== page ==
"No one ever called Pablo Picasso . . ."

I wore a tie to church yesterday, fulfilling my five-time a year quota, but the true reason I wore it wasn't for spiritual purposes. Kelly and I had a date for lunch at the Polo Grill in Deerfield Crossing [we had gift certificates so the price was right!] and then an afternoon at the Cincinnati Art Museum. One of the main reasons I wanted to go to the museum is because of their exhibition of "Petra- Lost City of Stone." Petra is the remains of a city from 2,000 years ago. Located in modern-day Jordan, it's inhabitants carved their houses and temples and tombs into limestone mountain faces. We'll get the chance to tour Petra this spring during a trip to Israel so it was a good opportunity for us to get familiar with the Nabateans and the society they built. I guess for some people it sounds incredibly boring, but I'm thankful for a wife who humors me through my geekness.

Anyway, after that, we spent some time exploring other parts of the museum. Both Kelly and I have been there a few times before. While most of the museum is the same [I guess that's why admission is free now] there are a few things. Their newest piece of prominence is a Renior. Kelly has her favorites that she has to see- always Monet, and she loves the glass exhibits. We found some interesting things in the Cincinnati wing. There were these prints made to commemorate the underground railroad that burned/painted sheet music to "This Little Light of Mine" in multiple colors. And there were two marble cherubs about five feet tall that were once in St Teresa of Avila church [yes, on the westside]. They were exquisite. It's amazing the detail that the artisans are able to inscribe to pieces of stone- more life-like than some people I know.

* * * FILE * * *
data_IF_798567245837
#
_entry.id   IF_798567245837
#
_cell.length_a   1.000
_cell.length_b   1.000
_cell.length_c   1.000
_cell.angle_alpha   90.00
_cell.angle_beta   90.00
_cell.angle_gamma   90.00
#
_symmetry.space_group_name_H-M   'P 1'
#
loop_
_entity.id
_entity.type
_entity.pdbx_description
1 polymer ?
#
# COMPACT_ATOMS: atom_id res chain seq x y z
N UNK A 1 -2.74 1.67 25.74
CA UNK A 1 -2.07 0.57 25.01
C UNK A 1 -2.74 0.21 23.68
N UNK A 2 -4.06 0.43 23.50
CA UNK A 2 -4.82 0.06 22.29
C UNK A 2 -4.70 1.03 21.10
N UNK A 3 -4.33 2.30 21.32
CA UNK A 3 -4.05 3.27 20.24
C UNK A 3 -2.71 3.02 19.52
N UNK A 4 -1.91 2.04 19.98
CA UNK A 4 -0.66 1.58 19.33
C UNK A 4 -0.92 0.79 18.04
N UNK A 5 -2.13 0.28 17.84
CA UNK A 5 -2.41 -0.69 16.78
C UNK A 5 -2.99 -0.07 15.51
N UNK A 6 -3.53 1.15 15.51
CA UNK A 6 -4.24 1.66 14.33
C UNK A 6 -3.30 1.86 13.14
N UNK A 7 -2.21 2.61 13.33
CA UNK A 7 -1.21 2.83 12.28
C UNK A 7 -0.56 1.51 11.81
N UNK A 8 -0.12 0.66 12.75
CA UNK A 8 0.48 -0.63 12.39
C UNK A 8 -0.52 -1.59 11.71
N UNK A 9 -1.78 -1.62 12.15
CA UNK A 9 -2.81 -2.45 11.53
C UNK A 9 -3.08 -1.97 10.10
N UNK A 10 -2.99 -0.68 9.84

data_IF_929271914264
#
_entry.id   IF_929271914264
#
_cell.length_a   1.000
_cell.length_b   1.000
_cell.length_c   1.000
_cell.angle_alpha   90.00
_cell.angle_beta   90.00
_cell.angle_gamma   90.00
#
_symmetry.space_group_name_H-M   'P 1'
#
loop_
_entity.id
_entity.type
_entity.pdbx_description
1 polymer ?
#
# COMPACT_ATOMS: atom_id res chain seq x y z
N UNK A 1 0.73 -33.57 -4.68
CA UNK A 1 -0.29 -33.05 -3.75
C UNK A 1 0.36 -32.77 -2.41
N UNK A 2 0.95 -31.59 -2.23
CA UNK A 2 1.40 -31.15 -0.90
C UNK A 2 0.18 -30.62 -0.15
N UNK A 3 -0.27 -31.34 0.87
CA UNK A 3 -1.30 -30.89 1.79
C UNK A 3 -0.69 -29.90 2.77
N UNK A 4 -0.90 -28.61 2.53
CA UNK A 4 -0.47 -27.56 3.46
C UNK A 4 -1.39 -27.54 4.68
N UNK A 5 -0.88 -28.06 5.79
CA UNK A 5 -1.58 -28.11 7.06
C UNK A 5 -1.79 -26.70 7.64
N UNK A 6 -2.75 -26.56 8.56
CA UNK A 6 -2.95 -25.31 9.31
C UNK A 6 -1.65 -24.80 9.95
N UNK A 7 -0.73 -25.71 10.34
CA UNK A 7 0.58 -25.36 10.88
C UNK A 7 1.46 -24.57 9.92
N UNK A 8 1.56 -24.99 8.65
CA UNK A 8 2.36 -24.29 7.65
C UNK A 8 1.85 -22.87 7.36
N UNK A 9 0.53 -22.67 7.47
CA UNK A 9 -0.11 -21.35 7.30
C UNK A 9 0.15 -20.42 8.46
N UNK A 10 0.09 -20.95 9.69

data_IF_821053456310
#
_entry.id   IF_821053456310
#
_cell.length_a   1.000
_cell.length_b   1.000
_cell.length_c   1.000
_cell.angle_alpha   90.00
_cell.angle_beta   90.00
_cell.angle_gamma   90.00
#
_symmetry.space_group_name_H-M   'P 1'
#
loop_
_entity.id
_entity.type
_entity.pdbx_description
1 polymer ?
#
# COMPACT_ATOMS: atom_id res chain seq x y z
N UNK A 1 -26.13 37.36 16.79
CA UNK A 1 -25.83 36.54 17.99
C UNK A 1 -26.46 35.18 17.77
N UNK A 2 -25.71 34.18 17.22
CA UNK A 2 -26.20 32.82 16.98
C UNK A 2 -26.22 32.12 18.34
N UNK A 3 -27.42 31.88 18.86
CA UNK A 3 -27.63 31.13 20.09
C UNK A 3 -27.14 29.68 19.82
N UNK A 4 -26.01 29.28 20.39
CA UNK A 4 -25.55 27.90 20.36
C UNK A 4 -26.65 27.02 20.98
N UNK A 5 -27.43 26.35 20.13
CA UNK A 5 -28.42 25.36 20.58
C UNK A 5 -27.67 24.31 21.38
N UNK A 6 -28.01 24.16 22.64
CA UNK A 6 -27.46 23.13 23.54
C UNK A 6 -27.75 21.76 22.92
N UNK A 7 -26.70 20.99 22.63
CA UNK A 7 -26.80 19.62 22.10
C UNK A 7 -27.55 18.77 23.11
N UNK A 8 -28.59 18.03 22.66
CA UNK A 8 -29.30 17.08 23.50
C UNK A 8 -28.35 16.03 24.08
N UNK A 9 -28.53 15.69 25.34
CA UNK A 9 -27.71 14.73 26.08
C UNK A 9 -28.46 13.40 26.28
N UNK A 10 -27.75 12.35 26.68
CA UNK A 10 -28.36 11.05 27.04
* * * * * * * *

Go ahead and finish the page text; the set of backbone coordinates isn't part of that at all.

But I always leave the art museum shaking my head a little. For while I try to pretend that I'm refined and into art culture, so much of art created in the past 100 or so years looks like crap. I have a huge appreciation for artists who can take paints and wood, bronze and marble and form them into beautiful replications of people and nature. But just because I throw gobs of paint on a canvas and call it abstract doesn't make it spectacular. They have a few works by Picasso down there. A few of them are fascinating, but when you call something a portrait and the person's eyes are on opposite ends of the painting, I call it dumb. Or when you call something a landscape and I can't tell what's sky and what's feces, than you're probably just full of it. I would welcome the advice of an art aficionado to help me with this and teach me to be more discerning in my interpretations. But I'm much more impressed by people who paint vivid images with the spoken or written word than I am with some of these "artists" who turn elementary school art projects into so-called masterpieces.

"Art is what you can get away with"
Andy Warhol